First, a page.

Der Frühling ist endlich auch in Deutschland angekommen! 🙂
An die Fotografen (mit kalibriertem Bildschirm): Ich hab am Wochenende meinen Bildschirm kalbiriert, bin mir aber nicht sicher, ob er nicht zu rötlich ist. Es ist bei diesen Bildern schwer zu sagen, aber falls ihr einen grünlichen oder rötlichen Farbstich bemerkt, sagt bitte Bescheid 😉
Die Bilder sind mit dem Tamron 70-200 2.8 Macro ohne VC entstanden und ich muss sagen, ich bin echt beeindruckt von dem Objektiv. Scharf, wo es scharf sein soll (auch am langen Ende) und beeindruckend wenig Vignettierung für mein Empfinden. Und natürlich die Naheinstellgrenze von 95cm, wo andere Objektiv 1,2m oder mehr brauchen. Bis auf den fehlenden IS und USM eigentlich perfekt…
Same time, same location like last post. I found it hard to find the correct angle and exposure to capture the sun rays but evenutally two or three photos were alright. This is one of them. A second one is this:
Aaaand the number three is this:
I hope you like them. I enjoyed that morning very much actually. It was last Friday and I should have been at university but then again there’s just some things, well … you know what I mean, sometimes you’ve got to take the chance.
This one is from my cute little Flexora 6×6 TLR.
A TLR is a Twin Lens Reflex camera, meaning that it has two lenses: one through which you look and one you take the pictures through. It is an analog camera that takes up to 10 exposures on one 120 format roll film. Addition: The one in the middle.
It is quite an experience to work with this kind of camera because it handles completely unlike a modern (D)SLR. Plus you have to consider before every exposure: 1. control your settings and 2. really decide whether your subject is worth it. Because getting a film developed and scanned can easily cost about 20€ in my area (maybe my dealer is a hustler). That equals about 2€/picture and you also have to buy the film itself, of course. But on the other hand, that’s what makes it exciting! You really have to think about what you’re doing and not click away madly.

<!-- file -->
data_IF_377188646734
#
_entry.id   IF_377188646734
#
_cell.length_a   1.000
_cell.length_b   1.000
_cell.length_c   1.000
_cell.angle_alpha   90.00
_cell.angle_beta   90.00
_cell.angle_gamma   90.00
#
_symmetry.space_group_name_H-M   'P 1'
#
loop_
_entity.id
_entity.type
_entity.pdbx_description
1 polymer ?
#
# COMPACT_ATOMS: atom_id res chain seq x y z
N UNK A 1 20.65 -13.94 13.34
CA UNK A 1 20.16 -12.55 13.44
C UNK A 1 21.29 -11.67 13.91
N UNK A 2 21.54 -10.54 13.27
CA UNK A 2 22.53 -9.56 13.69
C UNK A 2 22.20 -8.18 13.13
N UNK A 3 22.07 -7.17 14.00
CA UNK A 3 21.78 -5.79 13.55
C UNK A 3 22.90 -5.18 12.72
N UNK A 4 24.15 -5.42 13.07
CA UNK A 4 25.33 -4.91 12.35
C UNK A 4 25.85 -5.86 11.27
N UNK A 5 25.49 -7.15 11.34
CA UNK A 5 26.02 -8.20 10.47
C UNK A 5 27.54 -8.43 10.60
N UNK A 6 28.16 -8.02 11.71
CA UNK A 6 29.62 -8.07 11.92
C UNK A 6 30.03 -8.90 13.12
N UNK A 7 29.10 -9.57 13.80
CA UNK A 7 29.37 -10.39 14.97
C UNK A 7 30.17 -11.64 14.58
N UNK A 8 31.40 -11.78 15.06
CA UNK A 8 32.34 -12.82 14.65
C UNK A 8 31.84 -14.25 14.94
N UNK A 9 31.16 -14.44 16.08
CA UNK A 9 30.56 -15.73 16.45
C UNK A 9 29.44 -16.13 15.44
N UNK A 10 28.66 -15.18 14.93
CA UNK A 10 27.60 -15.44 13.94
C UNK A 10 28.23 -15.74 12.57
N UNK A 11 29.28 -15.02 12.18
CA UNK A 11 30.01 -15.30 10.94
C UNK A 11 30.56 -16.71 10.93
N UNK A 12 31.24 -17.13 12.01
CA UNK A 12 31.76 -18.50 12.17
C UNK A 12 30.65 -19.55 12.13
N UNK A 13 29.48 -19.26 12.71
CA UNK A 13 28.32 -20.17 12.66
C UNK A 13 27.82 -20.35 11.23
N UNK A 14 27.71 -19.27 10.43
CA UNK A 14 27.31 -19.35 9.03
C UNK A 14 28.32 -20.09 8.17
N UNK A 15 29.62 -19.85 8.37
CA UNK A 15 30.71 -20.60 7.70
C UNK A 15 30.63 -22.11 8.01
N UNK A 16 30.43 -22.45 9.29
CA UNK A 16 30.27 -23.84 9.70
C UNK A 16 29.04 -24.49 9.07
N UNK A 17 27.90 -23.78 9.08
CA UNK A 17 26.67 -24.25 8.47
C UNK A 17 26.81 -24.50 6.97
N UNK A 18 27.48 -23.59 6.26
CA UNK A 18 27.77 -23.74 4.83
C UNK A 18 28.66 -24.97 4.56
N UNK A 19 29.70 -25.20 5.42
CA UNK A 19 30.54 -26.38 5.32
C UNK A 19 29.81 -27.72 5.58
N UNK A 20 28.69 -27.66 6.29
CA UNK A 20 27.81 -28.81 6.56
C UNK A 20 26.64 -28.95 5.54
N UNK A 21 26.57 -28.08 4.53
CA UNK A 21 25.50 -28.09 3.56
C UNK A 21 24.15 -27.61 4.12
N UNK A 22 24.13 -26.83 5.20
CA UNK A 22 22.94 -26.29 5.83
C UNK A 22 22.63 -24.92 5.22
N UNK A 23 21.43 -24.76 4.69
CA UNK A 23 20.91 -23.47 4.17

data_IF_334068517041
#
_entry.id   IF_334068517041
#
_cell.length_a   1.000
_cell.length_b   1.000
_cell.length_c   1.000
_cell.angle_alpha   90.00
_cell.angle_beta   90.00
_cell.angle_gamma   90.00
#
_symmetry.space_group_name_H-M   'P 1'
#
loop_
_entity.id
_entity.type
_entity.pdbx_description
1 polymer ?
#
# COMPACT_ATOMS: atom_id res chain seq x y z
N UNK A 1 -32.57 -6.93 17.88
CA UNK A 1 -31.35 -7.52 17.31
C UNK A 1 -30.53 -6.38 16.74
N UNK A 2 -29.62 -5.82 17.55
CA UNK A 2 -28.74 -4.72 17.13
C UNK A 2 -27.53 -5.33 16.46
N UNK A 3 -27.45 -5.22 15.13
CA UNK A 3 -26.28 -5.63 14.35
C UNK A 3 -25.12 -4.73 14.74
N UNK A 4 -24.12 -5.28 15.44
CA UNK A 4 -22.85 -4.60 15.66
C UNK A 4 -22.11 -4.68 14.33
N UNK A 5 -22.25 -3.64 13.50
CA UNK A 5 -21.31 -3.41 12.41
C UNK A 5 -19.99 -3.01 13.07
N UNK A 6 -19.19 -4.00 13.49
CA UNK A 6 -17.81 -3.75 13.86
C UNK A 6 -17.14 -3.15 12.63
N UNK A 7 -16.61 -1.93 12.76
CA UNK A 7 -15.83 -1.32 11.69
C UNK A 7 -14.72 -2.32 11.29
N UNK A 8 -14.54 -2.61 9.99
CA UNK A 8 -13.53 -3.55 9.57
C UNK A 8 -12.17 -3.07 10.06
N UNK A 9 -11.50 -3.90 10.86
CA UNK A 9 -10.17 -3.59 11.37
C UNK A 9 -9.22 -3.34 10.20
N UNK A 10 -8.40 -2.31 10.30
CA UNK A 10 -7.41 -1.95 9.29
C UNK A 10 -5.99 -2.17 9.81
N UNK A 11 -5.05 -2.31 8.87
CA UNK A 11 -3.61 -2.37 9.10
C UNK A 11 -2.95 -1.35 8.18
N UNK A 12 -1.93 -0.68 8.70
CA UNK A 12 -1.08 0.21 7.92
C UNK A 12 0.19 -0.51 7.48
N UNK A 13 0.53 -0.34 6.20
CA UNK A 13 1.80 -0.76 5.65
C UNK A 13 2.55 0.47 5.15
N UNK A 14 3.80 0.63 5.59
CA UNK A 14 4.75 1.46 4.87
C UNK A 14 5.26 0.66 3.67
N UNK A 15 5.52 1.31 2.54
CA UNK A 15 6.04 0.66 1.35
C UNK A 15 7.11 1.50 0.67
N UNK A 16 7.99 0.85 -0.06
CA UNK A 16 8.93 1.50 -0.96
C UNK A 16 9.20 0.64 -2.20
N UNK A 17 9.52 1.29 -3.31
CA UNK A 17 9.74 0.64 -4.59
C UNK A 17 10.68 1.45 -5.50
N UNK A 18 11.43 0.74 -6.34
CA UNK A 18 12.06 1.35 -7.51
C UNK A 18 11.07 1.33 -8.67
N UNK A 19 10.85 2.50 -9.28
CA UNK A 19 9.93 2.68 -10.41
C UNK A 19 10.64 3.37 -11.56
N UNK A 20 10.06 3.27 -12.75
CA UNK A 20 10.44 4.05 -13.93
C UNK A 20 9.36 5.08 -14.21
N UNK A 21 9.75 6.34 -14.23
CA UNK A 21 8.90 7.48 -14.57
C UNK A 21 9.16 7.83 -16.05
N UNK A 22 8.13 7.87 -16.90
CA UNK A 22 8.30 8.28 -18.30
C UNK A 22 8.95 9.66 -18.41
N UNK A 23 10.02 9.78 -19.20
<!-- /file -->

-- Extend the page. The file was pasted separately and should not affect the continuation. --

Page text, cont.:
If you ever get an analog camera from your grandparents, maybe, or from a flea market, give it a try! 😉
After I saw that I’ve been uploading rather close-upy pictures so far, I’ve searched for something more wideangled within the depths of my hard drive (there are no depths really, I keep it well-organized). On the search I found the above photograph. It isn’t wideangled at all, much rather the opposite but I like it nonetheless.
Unfortunately, the landscape around here is just so overwhelmingly boring, mundane and unphotogenic that I find myself hard put getting any worthwhile wideangle photos at all. Normal houses, flat fields and power poles just don’t do for good photographs. At least not for me, altough I think you could somehow get something out of it. But I don’t like to force results, I’m rather documenting appealing moments as they come along.
Aaand another one… This is one the few pictures whose light and shadow variation I find rather considerable. Unfortunately this was rather achieved by post-production as the used lens shows a significant lack of contrast in backlight situations. But I enjoy it nonetheless and hope you do so as well.
So, this is my third post within 48 hours and I’m a bit nervous that I can’t keep up that speed for too long or I won’t have any good photos left to post. But this blog needs some content, so here we go. I actually like this photo very much and had it printed some weeks ago in 20×30 cm and have to say … I’ll have to reprint it in a bigger size.
I shot it some morning this summer. I woke up at 5 o’clock (God knows why) and just knew that it would be a wonderful morning with lots of sunlight and „atmosphere“. There are some other photos from that morning waiting to be published. For this one I actually would have wished for a FF with 85mm 1.2 for shallower depth of field but hey… I did the best I could given my limited equipment. And I’m fairly happy about the outcome.